February 25, 2010
Life As We Knew It series by Susan Beth Pfeffer
I have mentioned before that I really love dystopian books (ones like The Hunger Games or Uglies or The Giver where something has completely changed the face of the world (war, disease, etc) and an alternate kind of society has sprung up). This series would fall into that category, but it's different because, unlike the three books I just mentioned, you see the recognizable world fall apart, rather than just the aftermath and rebuilt society.
The very short synopsis is that the moon is hit by a very large asteroid and is knocked closer to the earth. Enough closer that the tides are thrown completely off, the seasons change dramatically, and earthquakes, hurricanes, tidal waves, and volcanoes ravage many parts of the world. It's all very cheerful as you can imagine.
The first book, Life As We Knew It, is written in diary form by teen-aged Miranda. Her family lives in a small town in rural Pennsylvania. They do okay even as food run short because of her mom's quick thinking early on when they purchase hundreds of dollars worth of non-persishable foods. The heat and electricity shuts off pretty quickly, coming on every few weeks for a few minutes or maybe, if they're lucky, for a few hours. School comes to a screeching halt, and Miranda's life, once full of friends and school and sports is now mostly doing laundry by hand, spending the days in one room of her house with her mother and sibilings trying to keep warm, and wondering if she'll ever go to college, have a real boyfriend, get a job, etc.
The second book, The Dead and the Gone, is actually the one I read first, about a year ago, and covers the same time period but this time from Alex's point of view, a teenager living in New York City. His dad is out of the country when the moon is hit and his mom is at work; months go by and they never hear from either of them, so Alex must assume they are dead and take over the care of his two younger sisters as their world falls apart. Things in the city are exceedingly bleak, as disease spreads rapidly in the highly-populated areas, there aren't as many natural resources, and bodies pile up in the streets. In all honesty, having read this one first, Life As We Knew It seemed downright cheery in comparison.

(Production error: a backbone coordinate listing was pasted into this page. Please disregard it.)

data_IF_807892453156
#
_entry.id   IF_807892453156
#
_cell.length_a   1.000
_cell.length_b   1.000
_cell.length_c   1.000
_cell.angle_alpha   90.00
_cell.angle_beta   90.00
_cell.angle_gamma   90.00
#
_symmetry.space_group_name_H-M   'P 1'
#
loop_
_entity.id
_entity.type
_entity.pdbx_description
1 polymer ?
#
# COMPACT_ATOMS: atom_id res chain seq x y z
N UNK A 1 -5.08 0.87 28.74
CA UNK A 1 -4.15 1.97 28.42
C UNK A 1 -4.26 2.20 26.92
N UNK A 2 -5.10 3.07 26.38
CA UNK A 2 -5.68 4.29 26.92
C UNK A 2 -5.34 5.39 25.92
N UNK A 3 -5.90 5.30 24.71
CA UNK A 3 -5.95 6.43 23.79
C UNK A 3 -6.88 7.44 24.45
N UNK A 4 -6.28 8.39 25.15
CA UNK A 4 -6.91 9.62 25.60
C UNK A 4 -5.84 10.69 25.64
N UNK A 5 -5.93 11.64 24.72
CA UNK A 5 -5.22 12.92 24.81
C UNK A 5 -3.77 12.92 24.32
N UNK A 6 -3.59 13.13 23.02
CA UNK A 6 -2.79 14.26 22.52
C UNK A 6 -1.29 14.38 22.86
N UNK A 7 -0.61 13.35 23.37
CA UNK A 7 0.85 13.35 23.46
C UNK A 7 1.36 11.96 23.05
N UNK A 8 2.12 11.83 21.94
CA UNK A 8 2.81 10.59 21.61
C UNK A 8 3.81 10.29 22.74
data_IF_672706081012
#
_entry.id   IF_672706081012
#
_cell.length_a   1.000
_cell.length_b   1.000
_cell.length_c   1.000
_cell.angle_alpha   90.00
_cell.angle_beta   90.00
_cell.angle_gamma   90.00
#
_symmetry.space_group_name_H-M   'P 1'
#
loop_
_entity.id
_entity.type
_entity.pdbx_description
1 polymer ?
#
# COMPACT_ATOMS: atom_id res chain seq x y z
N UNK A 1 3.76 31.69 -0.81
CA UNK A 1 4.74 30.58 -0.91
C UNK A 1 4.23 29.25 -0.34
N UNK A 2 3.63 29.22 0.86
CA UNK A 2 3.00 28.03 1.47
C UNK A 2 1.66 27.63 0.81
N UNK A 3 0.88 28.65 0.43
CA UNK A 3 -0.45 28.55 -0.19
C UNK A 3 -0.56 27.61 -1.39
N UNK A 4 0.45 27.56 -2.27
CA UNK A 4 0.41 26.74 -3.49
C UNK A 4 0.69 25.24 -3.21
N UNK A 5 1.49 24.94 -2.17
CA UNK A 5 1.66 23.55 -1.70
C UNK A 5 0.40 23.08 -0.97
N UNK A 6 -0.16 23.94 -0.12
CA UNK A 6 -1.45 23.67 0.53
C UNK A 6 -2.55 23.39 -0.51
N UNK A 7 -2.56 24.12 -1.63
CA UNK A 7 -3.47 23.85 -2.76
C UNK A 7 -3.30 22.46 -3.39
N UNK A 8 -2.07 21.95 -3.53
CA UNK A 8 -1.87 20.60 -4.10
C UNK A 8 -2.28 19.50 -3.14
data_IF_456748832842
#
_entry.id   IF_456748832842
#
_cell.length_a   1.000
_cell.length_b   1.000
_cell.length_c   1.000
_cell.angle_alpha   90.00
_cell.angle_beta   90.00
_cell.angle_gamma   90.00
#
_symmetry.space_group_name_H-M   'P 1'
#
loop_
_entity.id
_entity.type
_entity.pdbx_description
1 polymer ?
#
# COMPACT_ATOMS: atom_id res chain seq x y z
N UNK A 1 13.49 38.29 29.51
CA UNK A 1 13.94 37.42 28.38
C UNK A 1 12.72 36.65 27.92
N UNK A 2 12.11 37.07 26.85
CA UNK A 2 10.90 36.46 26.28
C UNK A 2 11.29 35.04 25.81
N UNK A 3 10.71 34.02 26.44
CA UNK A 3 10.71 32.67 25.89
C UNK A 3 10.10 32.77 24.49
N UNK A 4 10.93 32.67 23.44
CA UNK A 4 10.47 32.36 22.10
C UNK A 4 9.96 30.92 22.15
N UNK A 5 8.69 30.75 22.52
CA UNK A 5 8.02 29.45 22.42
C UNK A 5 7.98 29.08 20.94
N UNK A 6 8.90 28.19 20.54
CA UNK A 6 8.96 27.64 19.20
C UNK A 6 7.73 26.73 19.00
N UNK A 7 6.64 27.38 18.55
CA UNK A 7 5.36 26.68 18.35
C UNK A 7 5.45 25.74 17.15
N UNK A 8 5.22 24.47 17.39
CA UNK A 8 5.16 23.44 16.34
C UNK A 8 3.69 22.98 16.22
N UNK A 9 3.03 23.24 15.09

The third book (and I believe the last of the series) comes out at the beginning of April and is titled This World We Live In. In it, Alex (spoiler! He doesn't die in the second book!) ends up in Pennsylvania staying with Miranda's family (mega-spoiler! she doesn't die in the first book (as if the diary format didn't tip you off to that)) and, of course, there is some romance that goes on there. And, wow, after the total tragedy-fest of the first two, I felt like I deserved some romance. But some good kissing doesn't change the fact that food is still unbelievably scarce, that it could run out at any moment, that your family still needs to be taken care of, and that there is no certainty about what the future might hold or if there will even be a future for anyone, even those who have managed to survive for over a year since the moon was struck.
I think what makes this book so scary is that the problem is irreversible. In The Giver, Jonas can hope that there are other communities out there that don't function like his. Katniss, in The Hunger Games, can attempt to take down the Capitol. There's not really a good way to set the moon back in its original orbit. The only option is to deal with the changed world. And it's a permanent change. Freaky.
I love the author, though, for not going for the shock factor. Terrible things happen, yes, in all three of the books, but I never felt like she was going trying to milk it - the characters dealt with things in ways that I felt were very realistic. Sometimes, even when the world is falling apart, Miranda can't help but get into a yelling match with her mom. Sometimes Alex, despite his fierce protectiveness of his little sisters, is so angry at the world for ripping away his dreams of future success and achievement, that he takes it out on them.
This is the kind of book that might have you buying up every can of beans at your grocery store after you finish, and, well, yes, they are kind of depressing. The idea of the world practically ending, while you watch your neighbors die of exposure, disease, and starvation and wonder if you are not far behind is not exactly a Lifetime Movie special, but it's also strangely uplifting too. It's amazing how resilient people can be, how much they can pull together when things get bad, and how grateful you can be for a can of pineapple when you thought you were going to starve to death.
P.S. I listened to the first two and while I heard some complaints from others about the narration of Miranda's book, it didn't bother me at all. In fact, I found myself looking for excuses to listen to it (the laundry has never been so well-managed in my house). The Dead and the Gone, however, I really disliked, and it was only the trainwreck nature of the story itself that kept me from giving up quickly. Frankly, at least for that one, I'd stick with a print version.
Life As We Knew It and The Dead and the Gone both borrowed from my local library. This World We Live In read as an advance copy from ALA Midwinter conference.